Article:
Impaired cell surface tissue plasminogen activator-dependent plasmin generation is associated with venous thromboembolism.
Reduced expression of the cell surface fibrinolytic co-receptor, annexin A2, may constitute a risk factor for venous thromboembolism.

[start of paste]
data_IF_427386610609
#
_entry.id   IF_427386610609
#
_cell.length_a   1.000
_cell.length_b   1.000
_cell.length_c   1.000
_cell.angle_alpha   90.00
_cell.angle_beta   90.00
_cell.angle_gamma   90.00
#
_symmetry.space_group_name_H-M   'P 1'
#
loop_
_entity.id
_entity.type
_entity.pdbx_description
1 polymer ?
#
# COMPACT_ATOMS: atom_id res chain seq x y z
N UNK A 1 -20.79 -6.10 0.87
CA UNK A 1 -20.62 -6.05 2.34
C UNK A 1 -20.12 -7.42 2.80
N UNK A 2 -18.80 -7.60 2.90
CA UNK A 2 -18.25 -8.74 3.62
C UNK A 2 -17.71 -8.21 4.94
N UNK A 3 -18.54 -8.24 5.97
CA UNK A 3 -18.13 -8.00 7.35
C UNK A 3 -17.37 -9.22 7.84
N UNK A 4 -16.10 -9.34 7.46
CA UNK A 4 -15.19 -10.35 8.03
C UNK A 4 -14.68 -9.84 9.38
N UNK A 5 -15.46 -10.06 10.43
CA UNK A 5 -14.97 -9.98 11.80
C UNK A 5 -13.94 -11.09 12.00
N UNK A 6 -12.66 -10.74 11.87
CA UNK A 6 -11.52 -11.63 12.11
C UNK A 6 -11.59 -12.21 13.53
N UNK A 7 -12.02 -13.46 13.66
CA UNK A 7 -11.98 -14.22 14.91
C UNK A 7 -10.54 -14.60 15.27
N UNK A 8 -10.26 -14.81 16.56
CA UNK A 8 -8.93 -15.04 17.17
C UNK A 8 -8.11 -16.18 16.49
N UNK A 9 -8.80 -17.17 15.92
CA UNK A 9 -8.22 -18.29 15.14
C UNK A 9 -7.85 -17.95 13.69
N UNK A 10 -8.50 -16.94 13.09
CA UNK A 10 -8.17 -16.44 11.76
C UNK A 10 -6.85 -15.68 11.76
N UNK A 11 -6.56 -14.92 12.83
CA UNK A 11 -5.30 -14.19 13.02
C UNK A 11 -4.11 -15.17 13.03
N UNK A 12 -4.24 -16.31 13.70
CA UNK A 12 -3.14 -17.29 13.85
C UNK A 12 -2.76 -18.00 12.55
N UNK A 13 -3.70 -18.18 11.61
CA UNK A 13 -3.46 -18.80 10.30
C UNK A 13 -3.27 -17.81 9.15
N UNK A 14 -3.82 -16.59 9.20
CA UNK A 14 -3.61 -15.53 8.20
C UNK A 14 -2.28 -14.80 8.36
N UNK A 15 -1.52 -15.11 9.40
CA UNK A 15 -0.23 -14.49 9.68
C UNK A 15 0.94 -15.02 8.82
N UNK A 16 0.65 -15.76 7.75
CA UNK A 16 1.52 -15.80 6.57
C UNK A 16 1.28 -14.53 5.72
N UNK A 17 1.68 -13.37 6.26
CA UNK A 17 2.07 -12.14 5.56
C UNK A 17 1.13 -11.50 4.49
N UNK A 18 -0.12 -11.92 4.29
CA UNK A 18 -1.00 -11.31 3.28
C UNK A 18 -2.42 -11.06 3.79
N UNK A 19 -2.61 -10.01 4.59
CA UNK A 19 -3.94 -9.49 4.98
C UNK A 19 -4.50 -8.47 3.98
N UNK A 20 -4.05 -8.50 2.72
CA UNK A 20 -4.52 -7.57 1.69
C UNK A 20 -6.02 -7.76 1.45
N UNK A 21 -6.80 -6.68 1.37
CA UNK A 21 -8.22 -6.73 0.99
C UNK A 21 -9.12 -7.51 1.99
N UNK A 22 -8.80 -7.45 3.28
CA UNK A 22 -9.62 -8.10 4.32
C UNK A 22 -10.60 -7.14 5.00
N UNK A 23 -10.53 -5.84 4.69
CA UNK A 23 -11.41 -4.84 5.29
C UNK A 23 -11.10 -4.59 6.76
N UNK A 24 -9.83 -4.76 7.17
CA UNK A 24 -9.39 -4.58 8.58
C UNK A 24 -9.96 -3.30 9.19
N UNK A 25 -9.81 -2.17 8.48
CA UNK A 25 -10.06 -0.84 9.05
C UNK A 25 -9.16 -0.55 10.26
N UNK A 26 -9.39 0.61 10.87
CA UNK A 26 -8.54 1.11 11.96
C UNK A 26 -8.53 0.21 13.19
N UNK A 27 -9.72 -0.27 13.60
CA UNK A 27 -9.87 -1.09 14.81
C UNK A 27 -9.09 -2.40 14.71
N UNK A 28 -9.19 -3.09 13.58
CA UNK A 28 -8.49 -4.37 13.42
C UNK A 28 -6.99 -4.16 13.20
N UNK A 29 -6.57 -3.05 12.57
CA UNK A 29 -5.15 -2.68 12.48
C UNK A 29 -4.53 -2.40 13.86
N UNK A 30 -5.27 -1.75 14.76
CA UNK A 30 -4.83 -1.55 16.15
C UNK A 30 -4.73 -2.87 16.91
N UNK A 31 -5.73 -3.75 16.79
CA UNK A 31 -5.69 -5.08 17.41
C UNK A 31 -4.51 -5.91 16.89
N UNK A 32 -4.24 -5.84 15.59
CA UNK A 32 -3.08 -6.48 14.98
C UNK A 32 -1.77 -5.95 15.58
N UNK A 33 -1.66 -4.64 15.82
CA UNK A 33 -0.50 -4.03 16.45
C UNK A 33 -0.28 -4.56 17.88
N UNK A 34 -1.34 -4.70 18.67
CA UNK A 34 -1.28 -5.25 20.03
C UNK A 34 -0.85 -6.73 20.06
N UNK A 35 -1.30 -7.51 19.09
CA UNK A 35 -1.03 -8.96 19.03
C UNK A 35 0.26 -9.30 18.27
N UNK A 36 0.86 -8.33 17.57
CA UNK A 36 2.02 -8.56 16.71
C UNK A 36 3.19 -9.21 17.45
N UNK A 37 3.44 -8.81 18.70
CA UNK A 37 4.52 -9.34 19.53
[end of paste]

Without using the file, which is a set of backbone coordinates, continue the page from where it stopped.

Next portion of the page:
Reduced plasma fibrinolysis has been identified as a potential risk factor for venous thromboembolism (VTE), but the role of cell surface fibrinolysis in VTE is unknown. The annexin A2/S100A10 complex serves as a co-receptor for plasminogen and tissue plasminogen activator (tPA), augmenting plasmin generation by 60-fold on the endothelial cell surface. Several studies in both mice and humans support the concept that A2 regulates fibrin homeostasis and intravascular thrombosis in vivo. Here, we examined A2 protein expression and function in 115 adult subjects with venous thromboembolism (VTE) and 87 healthy controls. Using peripheral blood mononuclear cells (PBMCs) as a surrogate for endothelial cells, we found a 41% mean decrease in cell surface tPA-dependent fibrinolytic activity in subjects who had a positive personal and family history of VTE, but tested negative for known inherited thrombophilias. A2 protein was reduced on average by 70%, and mRNA levels by 30%, but neither decrease correlated with anticoagulant therapy. [Sentence omitted] Neither cell A2 protein nor cell surface plasmin generation correlated with plasma-based clot lysis times, suggesting that the plasma and cell surface fibrinolytic systems operate independently of one another. These data suggest that reduced expression of annexin A2 protein is associated with cell surface hypofibrinolysis and may represent a novel risk factor for inherited thrombophilia.